You would think that after 5 consecutive years of wage forecasts that wildly overestimated actual experience, the government might have learned from its past errors – and published a wage forecast more in line with reality. But not this government. They are still trying to convince Australian workers, who haven’t seen real average wages rise in over 5 years, that better times are just around the corner. And rosy wage forecasts are helpful in justifying their equally optimistic revenue forecasts: since if Australians are earning more money, they will be paying more taxes!
So the 2019-20 Commonwealth budget, tabled Tuesday evening by Treasurer Josh Frydenberg, featured another valiant prediction that fast wage growth is indeed still “just around the corner.” Despite a slowdown in wage growth in the last months of 2018, this budget simply replicates last year’s wage forecast – but delayed by one more year. Crucially, there is no discussion justifying why Australian workers might have confidence in this year’s forecast, when the last five so widely missed the mark (and always in the same direction).
Our analysis of the 2019-20 Commonwealth budget focuses on the wages crisis facing Australian workers, and challenges the claim that cutting personal tax cuts can somehow compensate workers for the fact that their wages are not growing.Read more
This week's pre-election Commonwealth budget will feature reductions in personal income taxes, as the Coalition government tries to overcome a disadvantage in the polls in the coming federal election. Public debate in recent weeks has been focused on the economic and social hardship caused by the unprecedented slowdown since 2013 in Australian wage growth. It is likely that the government will portray its personal tax cuts as a form of "compensation" for slower wage growth.
But new analysis from the Centre for Future Work shows it is mathematically impossible for personal income tax cuts to offset the loss in family incomes resulting from years of wage stagnation. The report simulates the effects of ongoing regular wage increases on household incomes, compared to the "savings" of personal income tax cuts. Regular, compounding wage increases provide boosts in disposable income dozens of times larger than tax cuts. Moreover, tax cuts always come with a "cost" for households - in the form of foregone public services and income supports that also contribute to workers' standard of living.Read more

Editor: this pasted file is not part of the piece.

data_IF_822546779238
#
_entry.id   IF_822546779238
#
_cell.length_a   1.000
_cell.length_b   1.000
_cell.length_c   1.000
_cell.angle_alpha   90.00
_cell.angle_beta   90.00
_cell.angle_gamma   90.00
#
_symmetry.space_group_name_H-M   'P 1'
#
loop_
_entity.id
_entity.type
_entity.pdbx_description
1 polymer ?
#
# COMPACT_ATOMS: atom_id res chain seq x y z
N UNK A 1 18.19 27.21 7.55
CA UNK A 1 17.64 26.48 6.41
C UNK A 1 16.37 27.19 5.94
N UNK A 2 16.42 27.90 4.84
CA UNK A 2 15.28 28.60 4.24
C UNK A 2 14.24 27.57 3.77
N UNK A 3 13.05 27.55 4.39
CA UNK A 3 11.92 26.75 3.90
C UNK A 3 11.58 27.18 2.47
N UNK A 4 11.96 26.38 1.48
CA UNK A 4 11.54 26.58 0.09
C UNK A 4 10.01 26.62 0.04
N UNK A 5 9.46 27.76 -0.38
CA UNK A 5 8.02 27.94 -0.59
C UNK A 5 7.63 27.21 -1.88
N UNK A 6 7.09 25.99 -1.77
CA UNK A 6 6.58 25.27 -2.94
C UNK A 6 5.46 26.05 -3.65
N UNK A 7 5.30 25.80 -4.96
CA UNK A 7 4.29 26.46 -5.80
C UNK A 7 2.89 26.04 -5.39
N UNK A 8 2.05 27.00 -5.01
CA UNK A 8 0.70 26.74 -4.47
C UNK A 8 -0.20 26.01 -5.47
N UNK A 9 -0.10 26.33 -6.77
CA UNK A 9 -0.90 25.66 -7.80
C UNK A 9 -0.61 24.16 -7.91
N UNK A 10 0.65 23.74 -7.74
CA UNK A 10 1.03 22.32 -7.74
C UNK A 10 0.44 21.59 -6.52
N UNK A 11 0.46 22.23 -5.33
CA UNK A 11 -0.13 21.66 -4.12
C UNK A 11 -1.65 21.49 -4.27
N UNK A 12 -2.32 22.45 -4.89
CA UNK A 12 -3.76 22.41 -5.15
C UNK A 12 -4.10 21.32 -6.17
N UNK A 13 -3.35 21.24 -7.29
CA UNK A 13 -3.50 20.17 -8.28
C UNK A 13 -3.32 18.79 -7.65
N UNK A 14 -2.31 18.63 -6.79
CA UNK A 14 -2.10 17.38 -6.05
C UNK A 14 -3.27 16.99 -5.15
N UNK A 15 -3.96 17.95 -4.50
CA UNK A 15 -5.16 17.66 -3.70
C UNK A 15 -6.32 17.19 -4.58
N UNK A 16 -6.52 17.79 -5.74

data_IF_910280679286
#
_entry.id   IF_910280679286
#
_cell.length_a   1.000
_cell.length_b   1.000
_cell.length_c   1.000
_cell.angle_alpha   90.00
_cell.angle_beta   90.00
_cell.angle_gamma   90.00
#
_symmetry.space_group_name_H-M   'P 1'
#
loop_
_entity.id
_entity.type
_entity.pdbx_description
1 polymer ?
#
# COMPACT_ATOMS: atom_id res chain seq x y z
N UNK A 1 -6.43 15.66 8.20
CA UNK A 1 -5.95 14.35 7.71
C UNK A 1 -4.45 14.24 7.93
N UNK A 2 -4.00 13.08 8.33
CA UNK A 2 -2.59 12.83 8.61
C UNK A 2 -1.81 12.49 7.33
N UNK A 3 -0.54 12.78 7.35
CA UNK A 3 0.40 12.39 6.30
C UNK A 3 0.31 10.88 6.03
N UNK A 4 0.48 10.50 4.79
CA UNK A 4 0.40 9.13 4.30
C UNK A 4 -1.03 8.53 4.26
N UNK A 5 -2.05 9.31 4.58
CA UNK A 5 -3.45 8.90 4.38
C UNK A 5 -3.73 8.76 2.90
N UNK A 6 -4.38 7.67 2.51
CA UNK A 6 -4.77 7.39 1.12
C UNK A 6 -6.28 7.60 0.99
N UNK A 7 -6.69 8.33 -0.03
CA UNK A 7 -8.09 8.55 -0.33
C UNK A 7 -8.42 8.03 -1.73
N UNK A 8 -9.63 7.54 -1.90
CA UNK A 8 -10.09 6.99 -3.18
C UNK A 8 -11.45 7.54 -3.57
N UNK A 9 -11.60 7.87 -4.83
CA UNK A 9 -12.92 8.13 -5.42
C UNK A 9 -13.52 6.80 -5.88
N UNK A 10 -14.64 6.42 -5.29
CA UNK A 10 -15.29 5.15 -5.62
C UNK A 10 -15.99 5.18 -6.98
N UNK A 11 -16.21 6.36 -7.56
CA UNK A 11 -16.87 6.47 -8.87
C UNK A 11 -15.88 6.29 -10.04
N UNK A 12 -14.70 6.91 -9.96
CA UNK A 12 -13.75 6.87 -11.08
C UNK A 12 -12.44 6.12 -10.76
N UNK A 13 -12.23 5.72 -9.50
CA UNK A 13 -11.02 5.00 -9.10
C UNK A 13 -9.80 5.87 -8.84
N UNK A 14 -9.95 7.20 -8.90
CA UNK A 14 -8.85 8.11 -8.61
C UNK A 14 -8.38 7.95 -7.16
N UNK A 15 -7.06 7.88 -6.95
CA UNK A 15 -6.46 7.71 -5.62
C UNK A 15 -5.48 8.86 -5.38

Australia can learn much from the policy leadership of the Ardern Government in New Zealand and its reforms to address stagnant wages and rebuild a more inclusive workplace relations framework, according to new research from the Centre for Future Work at the Australia Institute.
As Australia's debate over wages and workplace rights heats up ahead of this year's federal election, important changes in labour policy are also being implemented right across the Tasman Sea. Under the Labour-Green-NZ First coalition government which came to office in New Zealand in 2017, several progressive changes in labour law have already been enacted. Others are in development.
Economist Alison Pennington reviews the policy reforms underway in New Zealand, and considers their relevance for Australia, in a new paper published by the Centre for Future Work.Read more
124 labour policy experts have today published an open letter calling for proactive measures to help accelerate the rate of wages growth in Australia’s economy. The legal experts, economists, and other policy analysts agreed that “stronger wages in the future would contribute to a stronger, more balanced and fairer Australian economy,” and they proposed several broad strategies to boost wages.
The letter is being circulated today through internet and social media channels, and through a full-page advertisement in the Australian Financial Review.
A unique conjuncture of economic and political factors has created an opportunity for a historic change in the direction of Australia's workplace and industrial policies. That's the conclusion of Dr. Jim Stanford, Economist and Director of the Centre for Future Work, in a major review article published in Economic and Labour Relations Review, an Australian academic journal.